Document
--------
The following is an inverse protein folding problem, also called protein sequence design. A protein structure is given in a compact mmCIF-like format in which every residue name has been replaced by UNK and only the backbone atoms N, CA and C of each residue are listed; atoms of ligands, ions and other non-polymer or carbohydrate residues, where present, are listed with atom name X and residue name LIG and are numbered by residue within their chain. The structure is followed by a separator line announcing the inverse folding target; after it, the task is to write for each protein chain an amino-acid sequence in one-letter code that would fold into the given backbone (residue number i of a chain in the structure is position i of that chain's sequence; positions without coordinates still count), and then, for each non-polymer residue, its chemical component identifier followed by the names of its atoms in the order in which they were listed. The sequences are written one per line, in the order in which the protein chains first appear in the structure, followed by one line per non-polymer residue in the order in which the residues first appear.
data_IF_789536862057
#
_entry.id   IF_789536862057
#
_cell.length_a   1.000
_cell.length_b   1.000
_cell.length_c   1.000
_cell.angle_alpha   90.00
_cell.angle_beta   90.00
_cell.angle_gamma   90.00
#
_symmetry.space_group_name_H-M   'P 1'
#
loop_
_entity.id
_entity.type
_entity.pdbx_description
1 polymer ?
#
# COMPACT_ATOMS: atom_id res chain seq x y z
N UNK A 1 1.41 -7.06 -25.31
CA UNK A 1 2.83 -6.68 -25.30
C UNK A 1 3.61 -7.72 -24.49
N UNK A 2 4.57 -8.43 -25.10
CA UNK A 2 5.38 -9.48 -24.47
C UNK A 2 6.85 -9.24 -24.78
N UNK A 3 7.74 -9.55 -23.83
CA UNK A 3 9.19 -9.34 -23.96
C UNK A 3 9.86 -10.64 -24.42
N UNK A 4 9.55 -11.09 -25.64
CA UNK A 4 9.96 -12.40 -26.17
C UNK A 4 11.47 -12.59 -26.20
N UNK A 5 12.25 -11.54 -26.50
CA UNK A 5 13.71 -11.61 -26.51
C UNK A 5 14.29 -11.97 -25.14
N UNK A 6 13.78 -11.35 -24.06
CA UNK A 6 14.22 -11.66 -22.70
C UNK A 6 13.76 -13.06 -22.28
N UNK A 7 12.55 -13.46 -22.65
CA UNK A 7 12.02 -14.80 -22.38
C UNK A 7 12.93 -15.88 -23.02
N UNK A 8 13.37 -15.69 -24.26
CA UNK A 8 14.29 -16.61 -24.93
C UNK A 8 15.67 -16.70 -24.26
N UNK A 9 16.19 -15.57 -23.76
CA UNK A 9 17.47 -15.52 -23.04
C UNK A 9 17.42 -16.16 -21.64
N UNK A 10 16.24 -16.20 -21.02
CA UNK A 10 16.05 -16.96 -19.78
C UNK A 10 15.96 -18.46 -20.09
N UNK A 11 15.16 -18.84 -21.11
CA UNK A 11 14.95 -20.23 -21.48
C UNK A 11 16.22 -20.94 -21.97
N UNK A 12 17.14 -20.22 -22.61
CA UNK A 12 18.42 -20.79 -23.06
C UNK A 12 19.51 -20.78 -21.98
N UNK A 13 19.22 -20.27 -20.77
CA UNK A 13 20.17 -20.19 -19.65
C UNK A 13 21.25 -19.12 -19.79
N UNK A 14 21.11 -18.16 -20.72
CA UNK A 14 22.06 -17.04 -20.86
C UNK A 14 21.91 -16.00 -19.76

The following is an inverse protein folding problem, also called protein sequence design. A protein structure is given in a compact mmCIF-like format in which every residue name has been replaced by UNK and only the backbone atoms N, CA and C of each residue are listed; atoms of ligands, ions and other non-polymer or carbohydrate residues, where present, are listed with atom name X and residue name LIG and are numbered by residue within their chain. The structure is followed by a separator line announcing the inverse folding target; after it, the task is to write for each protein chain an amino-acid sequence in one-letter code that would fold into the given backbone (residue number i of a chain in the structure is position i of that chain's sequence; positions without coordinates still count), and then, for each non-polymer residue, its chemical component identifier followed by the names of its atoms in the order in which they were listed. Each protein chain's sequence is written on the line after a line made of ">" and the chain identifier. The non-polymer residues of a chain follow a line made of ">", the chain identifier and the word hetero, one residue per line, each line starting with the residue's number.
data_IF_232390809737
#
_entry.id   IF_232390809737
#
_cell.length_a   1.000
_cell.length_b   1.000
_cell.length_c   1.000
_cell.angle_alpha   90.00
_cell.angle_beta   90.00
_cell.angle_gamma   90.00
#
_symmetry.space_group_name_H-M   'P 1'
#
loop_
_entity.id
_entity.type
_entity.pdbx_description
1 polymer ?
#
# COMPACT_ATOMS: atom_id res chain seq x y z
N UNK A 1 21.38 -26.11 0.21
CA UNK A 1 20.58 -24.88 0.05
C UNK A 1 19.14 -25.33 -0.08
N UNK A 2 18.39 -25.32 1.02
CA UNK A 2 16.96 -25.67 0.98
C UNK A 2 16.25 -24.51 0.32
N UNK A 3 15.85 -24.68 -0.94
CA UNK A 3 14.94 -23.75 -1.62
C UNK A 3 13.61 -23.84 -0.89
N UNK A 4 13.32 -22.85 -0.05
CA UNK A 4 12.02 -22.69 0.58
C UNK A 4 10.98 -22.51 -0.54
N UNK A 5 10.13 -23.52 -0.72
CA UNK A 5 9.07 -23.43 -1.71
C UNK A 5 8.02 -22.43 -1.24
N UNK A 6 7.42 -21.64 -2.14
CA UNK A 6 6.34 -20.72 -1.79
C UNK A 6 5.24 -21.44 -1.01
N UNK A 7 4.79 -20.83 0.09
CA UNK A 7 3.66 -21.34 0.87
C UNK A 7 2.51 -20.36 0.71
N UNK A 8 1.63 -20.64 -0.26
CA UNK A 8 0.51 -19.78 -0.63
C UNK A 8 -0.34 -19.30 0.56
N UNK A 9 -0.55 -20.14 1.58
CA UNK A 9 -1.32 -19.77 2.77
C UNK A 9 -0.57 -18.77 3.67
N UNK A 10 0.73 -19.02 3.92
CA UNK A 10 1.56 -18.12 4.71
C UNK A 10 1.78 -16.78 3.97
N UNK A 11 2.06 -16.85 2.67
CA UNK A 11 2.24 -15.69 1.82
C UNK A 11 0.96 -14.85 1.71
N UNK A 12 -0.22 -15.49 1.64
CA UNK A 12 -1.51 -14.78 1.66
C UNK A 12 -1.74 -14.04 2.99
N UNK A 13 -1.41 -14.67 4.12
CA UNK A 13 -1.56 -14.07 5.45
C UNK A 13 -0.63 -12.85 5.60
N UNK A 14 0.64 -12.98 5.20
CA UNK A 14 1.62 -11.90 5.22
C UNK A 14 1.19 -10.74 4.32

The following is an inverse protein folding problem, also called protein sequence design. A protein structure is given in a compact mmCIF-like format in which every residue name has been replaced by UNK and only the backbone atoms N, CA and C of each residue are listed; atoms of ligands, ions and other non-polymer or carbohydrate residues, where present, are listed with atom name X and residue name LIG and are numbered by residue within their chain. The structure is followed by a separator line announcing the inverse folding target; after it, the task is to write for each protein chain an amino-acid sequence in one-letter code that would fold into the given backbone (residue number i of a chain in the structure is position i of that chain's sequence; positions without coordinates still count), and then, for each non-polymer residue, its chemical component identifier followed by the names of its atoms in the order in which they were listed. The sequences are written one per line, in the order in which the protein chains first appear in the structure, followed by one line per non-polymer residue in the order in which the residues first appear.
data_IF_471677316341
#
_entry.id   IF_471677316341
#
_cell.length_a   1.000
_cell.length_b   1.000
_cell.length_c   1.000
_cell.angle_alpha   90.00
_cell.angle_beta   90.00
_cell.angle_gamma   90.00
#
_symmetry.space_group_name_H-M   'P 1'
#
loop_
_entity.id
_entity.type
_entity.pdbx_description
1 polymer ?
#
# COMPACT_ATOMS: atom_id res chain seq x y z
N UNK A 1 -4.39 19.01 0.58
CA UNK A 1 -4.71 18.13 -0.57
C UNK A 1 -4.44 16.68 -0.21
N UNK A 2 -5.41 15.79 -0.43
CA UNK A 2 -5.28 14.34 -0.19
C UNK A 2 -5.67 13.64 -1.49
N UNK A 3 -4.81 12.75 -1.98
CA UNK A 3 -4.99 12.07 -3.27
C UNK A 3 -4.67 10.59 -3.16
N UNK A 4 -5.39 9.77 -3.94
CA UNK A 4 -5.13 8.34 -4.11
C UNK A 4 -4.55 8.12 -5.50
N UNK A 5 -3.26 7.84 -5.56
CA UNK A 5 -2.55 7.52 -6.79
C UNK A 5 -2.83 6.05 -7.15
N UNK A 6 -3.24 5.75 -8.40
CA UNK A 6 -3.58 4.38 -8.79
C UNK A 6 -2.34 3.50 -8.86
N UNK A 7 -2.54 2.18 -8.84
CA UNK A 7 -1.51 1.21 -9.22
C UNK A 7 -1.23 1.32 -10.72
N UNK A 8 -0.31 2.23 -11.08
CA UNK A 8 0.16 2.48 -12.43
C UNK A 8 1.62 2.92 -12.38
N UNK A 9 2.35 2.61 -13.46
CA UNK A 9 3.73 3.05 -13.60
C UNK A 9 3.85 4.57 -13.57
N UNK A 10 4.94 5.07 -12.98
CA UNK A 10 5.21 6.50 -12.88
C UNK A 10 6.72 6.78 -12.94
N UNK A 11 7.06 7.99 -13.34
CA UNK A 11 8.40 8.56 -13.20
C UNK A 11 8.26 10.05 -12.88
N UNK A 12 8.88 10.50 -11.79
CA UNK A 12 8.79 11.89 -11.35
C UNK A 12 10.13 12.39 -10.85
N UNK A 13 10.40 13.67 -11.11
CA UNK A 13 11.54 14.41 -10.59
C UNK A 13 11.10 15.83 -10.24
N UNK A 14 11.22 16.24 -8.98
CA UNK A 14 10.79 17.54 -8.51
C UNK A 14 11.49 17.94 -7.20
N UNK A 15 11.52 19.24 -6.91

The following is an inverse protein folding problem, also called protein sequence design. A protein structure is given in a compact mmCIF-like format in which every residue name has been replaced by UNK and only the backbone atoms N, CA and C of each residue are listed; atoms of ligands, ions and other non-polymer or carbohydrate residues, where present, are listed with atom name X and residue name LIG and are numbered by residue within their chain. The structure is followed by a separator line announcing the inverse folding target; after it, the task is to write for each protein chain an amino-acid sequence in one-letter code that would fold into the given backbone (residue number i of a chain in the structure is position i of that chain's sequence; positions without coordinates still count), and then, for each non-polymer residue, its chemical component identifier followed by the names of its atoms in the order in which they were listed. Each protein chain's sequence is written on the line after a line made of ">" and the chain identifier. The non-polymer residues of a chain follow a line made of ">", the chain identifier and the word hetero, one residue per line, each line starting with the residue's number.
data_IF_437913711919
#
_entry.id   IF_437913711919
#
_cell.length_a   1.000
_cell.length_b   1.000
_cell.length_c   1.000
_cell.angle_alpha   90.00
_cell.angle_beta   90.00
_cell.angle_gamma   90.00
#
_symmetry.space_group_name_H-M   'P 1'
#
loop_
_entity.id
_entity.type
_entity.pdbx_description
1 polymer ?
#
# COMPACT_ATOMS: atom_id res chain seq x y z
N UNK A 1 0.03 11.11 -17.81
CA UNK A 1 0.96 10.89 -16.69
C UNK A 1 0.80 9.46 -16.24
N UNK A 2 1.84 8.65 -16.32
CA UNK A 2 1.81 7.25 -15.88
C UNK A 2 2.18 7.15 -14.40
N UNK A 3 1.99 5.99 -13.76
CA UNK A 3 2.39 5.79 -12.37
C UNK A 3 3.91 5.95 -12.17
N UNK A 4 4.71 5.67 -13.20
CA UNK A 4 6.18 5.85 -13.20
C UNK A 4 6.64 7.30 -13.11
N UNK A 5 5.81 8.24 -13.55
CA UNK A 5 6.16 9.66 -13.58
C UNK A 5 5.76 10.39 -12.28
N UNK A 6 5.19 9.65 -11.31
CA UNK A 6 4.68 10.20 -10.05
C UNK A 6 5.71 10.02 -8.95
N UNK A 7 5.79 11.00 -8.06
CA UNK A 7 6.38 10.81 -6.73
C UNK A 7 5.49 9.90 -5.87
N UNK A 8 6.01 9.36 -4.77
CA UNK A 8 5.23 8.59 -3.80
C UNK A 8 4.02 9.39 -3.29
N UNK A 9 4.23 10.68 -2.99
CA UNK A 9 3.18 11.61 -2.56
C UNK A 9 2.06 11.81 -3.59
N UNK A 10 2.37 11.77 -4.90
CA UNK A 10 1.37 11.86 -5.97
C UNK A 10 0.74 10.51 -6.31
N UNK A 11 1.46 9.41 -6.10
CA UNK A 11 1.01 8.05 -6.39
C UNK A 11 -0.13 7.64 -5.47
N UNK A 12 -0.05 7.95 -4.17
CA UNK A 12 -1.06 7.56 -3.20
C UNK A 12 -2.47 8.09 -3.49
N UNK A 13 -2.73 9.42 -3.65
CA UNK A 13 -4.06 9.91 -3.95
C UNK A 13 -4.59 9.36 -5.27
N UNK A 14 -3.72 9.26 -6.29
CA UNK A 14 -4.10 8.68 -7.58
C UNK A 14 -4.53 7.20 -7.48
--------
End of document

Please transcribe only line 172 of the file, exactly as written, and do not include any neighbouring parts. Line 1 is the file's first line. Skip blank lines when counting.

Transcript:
N UNK A 9 2.35 2.61 -13.46